Absurdly Driven looks at the world of business with a skeptical eye and a firmly rooted tongue in cheek. 

Airlines are a little like TV networks.

Once the race to the bottom starts, everyone soon joins in, believing that somewhere down there must be gold.

Rather than grime, that is.

Of late, many airlines have begun to offer so called Basic Economy fares.

These, which I prefer to term Sub-Cattle Class, take away many of the things that used to be basic -- choosing your seats, checking luggage, for example -- in the hope that you'll be so appalled that you'll pay more for something that used to be standard.

You didn't think that Virgin Atlantic would join in with this, did you?

Well, come on down. And down and down.

The airline announced today that it will offer the (allegedly) cheap fares on its flights.

Yes, a company that pioneered so much is now going to follow the herd without a word.

It being Virgin, it's trying to doll up its offering a little.

Or, perhaps, confuse its customers into a stupor.

It will be offering three different types of Economy Class ticket, as well as Premium Economy.

Which will now be named, wait for it, Premium Class.

In the rear parts of the plane, there'll be Economy Light, Economy Classic and Economy Delight. 

It almost sounds like a range of chocolate bars, doesn't it?

And perhaps a better translation might be Dirt Cheap But Not Cheerful, The Usual Economy But More Expensive and Alright, We'll Try And Make You A Little More Comfortable Than The Misers And The Riff-Raff, But Give Us More Money.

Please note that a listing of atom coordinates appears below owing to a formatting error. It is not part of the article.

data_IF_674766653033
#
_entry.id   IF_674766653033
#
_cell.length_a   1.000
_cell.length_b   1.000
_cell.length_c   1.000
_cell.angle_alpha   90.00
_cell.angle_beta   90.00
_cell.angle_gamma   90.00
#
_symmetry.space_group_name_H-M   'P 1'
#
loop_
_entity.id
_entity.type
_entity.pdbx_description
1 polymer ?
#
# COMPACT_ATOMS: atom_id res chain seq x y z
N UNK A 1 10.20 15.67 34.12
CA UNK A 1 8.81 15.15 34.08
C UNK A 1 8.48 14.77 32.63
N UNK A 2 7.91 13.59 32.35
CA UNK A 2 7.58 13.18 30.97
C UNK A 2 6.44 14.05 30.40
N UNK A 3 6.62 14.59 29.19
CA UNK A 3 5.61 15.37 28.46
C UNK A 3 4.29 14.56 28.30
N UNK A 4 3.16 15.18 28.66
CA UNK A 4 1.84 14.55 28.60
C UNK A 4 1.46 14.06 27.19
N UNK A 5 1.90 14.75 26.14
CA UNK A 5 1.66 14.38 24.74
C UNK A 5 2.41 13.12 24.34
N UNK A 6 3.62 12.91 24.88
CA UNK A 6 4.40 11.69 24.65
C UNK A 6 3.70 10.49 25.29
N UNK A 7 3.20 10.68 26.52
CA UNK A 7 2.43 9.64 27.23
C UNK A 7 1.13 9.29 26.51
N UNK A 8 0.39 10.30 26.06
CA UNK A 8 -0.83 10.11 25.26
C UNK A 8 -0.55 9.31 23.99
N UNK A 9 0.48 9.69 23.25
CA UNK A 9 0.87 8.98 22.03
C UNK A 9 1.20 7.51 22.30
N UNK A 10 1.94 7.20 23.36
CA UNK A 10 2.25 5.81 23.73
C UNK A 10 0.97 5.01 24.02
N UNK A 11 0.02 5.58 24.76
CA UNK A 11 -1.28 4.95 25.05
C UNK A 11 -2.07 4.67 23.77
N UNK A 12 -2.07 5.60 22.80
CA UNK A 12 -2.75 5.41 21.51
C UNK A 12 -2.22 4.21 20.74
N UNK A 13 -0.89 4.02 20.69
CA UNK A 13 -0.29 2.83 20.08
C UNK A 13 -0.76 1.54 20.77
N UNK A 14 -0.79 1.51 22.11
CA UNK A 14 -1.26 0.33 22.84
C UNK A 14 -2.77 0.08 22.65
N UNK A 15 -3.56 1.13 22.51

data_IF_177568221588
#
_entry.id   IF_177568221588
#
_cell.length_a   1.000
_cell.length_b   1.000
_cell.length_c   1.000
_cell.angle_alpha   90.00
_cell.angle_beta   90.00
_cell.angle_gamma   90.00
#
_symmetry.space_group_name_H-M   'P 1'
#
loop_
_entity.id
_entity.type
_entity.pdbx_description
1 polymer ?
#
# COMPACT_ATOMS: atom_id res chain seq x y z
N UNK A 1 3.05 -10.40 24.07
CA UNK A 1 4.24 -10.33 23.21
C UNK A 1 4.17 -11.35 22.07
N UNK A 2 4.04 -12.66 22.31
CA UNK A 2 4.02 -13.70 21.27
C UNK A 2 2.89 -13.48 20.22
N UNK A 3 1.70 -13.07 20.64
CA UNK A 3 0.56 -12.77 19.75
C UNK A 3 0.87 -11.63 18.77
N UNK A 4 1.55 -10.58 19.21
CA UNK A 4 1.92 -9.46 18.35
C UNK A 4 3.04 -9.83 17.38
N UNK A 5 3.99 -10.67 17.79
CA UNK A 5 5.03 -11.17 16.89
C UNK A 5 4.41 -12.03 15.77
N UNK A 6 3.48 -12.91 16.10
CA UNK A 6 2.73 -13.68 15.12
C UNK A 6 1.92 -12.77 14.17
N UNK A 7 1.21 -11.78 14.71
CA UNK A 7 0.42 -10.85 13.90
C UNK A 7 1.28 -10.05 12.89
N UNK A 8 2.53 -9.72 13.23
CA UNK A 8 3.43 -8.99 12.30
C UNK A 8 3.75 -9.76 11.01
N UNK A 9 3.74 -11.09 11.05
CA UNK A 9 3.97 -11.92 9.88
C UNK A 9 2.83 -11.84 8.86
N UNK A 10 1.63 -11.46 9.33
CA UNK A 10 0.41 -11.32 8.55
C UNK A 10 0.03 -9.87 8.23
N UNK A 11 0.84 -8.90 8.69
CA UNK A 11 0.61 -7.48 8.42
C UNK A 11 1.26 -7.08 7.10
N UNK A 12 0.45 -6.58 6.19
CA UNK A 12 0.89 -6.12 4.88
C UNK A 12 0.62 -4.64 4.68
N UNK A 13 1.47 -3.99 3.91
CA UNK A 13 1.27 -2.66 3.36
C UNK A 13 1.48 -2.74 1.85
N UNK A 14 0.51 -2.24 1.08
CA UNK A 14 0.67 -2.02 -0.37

At the worst, you'll get a mere 31 inches of legroom. If you pay to be Delighted, you'll get 34 inches, a slightly bigger seat and perks like priority boarding. 

The mere lure of a slightly bigger seat could be quite something. (Yes, I'm trying to be optimistic.)

Of course, this is all motivated by competition from the likes Norwegian Airlines, which tries to act like a transatlantic Spirit and has enjoyed considerable success.

It still feels like an unhappy day when money drives discomfort. I always thought that a peculiarly American phenomenon.

Naturally, Richard Branson offered his cheery thoughts: "When I started Virgin Atlantic I wanted to challenge the status quo and make flying amazing -- regardless of which cabin you're in -- and that's still true today. We're unveiling a multimillion pound investment to make Virgin Atlantic's economy cabin the best of any UK airline and setting the bar for others to follow."


Now, about that bar, Mr. Branson.